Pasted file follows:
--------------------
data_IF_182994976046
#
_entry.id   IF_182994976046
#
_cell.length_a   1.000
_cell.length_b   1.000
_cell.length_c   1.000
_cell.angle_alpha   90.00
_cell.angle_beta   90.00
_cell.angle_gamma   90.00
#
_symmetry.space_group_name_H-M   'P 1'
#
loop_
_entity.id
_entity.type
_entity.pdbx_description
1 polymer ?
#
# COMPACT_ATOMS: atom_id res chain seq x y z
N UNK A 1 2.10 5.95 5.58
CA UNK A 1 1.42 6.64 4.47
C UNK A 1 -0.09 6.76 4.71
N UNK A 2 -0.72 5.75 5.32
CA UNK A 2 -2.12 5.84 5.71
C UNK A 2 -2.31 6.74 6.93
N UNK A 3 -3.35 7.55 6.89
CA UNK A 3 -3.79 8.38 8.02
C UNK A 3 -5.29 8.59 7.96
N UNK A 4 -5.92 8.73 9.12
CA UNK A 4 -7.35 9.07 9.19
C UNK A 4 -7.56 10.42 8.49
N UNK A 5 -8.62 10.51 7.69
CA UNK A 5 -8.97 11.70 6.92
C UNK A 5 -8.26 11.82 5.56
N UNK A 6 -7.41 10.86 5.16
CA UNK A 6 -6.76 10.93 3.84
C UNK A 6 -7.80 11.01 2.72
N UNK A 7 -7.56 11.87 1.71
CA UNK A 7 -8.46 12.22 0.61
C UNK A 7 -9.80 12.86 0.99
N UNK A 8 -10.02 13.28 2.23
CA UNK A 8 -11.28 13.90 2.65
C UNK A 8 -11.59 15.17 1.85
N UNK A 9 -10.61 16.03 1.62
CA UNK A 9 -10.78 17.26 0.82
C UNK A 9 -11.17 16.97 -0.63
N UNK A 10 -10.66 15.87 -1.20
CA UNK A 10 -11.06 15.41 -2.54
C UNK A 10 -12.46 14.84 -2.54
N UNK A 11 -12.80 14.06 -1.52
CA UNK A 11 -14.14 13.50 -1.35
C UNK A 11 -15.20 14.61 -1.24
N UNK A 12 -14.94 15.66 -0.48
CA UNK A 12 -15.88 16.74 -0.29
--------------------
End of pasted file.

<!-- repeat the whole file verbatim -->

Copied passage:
data_IF_182994976046
#
_entry.id   IF_182994976046
#
_cell.length_a   1.000
_cell.length_b   1.000
_cell.length_c   1.000
_cell.angle_alpha   90.00
_cell.angle_beta   90.00
_cell.angle_gamma   90.00
#
_symmetry.space_group_name_H-M   'P 1'
#
loop_
_entity.id
_entity.type
_entity.pdbx_description
1 polymer ?
#
# COMPACT_ATOMS: atom_id res chain seq x y z
N UNK A 1 2.10 5.95 5.58
CA UNK A 1 1.42 6.64 4.47
C UNK A 1 -0.09 6.76 4.71
N UNK A 2 -0.72 5.75 5.32
CA UNK A 2 -2.12 5.84 5.71
C UNK A 2 -2.31 6.74 6.93
N UNK A 3 -3.35 7.55 6.89
CA UNK A 3 -3.79 8.38 8.02
C UNK A 3 -5.29 8.59 7.96
N UNK A 4 -5.92 8.73 9.12
CA UNK A 4 -7.35 9.07 9.19
C UNK A 4 -7.56 10.42 8.49
N UNK A 5 -8.62 10.51 7.69
CA UNK A 5 -8.97 11.70 6.92
C UNK A 5 -8.26 11.82 5.56
N UNK A 6 -7.41 10.86 5.16
CA UNK A 6 -6.76 10.93 3.84
C UNK A 6 -7.80 11.01 2.72
N UNK A 7 -7.56 11.87 1.71
CA UNK A 7 -8.46 12.22 0.61
C UNK A 7 -9.80 12.86 0.99
N UNK A 8 -10.02 13.28 2.23
CA UNK A 8 -11.28 13.90 2.65
C UNK A 8 -11.59 15.17 1.85
N UNK A 9 -10.61 16.03 1.62
CA UNK A 9 -10.78 17.26 0.82
C UNK A 9 -11.17 16.97 -0.63
N UNK A 10 -10.66 15.87 -1.20
CA UNK A 10 -11.06 15.41 -2.54
C UNK A 10 -12.46 14.84 -2.54
N UNK A 11 -12.80 14.06 -1.52
CA UNK A 11 -14.14 13.50 -1.35
C UNK A 11 -15.20 14.61 -1.24
N UNK A 12 -14.94 15.66 -0.48
CA UNK A 12 -15.88 16.74 -0.29